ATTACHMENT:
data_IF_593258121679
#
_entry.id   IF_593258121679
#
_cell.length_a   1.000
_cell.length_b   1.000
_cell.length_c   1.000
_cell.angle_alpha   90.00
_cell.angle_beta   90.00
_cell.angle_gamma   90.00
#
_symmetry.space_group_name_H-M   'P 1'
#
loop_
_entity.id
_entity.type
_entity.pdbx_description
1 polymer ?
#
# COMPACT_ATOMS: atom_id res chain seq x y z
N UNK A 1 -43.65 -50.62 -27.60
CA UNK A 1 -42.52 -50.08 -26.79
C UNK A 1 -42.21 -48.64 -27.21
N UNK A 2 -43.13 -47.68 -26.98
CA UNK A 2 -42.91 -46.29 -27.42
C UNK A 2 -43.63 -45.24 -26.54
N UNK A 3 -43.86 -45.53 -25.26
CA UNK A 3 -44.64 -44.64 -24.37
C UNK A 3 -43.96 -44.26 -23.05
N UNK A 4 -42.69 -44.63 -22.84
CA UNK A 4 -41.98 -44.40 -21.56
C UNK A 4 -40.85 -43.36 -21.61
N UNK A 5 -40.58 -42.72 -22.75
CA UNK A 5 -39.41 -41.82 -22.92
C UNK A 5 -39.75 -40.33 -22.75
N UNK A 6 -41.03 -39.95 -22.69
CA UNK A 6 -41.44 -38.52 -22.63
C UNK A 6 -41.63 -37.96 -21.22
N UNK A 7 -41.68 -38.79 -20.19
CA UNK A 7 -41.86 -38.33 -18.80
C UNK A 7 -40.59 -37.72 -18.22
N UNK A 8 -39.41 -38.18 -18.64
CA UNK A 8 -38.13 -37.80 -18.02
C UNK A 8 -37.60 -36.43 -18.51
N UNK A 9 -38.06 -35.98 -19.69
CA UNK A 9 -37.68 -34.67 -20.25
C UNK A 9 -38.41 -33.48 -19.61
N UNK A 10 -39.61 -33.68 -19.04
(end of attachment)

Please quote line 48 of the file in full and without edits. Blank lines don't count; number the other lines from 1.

N UNK A 10 -39.61 -33.68 -19.04